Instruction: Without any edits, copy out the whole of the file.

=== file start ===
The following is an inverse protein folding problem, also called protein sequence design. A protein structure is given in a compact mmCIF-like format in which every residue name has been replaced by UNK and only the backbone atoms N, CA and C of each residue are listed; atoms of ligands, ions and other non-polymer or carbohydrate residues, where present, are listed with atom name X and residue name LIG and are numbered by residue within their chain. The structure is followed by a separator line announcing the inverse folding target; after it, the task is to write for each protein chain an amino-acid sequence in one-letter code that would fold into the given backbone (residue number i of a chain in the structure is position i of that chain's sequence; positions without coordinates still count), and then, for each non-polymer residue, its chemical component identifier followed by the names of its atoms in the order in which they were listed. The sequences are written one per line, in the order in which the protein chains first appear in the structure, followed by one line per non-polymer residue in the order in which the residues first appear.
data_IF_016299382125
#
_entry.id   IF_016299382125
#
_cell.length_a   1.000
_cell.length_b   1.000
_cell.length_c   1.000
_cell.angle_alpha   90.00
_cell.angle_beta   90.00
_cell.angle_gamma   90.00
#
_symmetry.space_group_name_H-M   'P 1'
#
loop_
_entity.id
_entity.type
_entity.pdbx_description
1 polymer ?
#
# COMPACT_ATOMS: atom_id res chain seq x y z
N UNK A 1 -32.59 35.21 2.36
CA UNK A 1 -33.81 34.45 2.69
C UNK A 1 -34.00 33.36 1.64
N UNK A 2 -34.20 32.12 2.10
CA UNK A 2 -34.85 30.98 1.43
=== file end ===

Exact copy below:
The following is an inverse protein folding problem, also called protein sequence design. A protein structure is given in a compact mmCIF-like format in which every residue name has been replaced by UNK and only the backbone atoms N, CA and C of each residue are listed; atoms of ligands, ions and other non-polymer or carbohydrate residues, where present, are listed with atom name X and residue name LIG and are numbered by residue within their chain. The structure is followed by a separator line announcing the inverse folding target; after it, the task is to write for each protein chain an amino-acid sequence in one-letter code that would fold into the given backbone (residue number i of a chain in the structure is position i of that chain's sequence; positions without coordinates still count), and then, for each non-polymer residue, its chemical component identifier followed by the names of its atoms in the order in which they were listed. The sequences are written one per line, in the order in which the protein chains first appear in the structure, followed by one line per non-polymer residue in the order in which the residues first appear.
data_IF_016299382125
#
_entry.id   IF_016299382125
#
_cell.length_a   1.000
_cell.length_b   1.000
_cell.length_c   1.000
_cell.angle_alpha   90.00
_cell.angle_beta   90.00
_cell.angle_gamma   90.00
#
_symmetry.space_group_name_H-M   'P 1'
#
loop_
_entity.id
_entity.type
_entity.pdbx_description
1 polymer ?
#
# COMPACT_ATOMS: atom_id res chain seq x y z
N UNK A 1 -32.59 35.21 2.36
CA UNK A 1 -33.81 34.45 2.69
C UNK A 1 -34.00 33.36 1.64
N UNK A 2 -34.20 32.12 2.10
CA UNK A 2 -34.85 30.98 1.43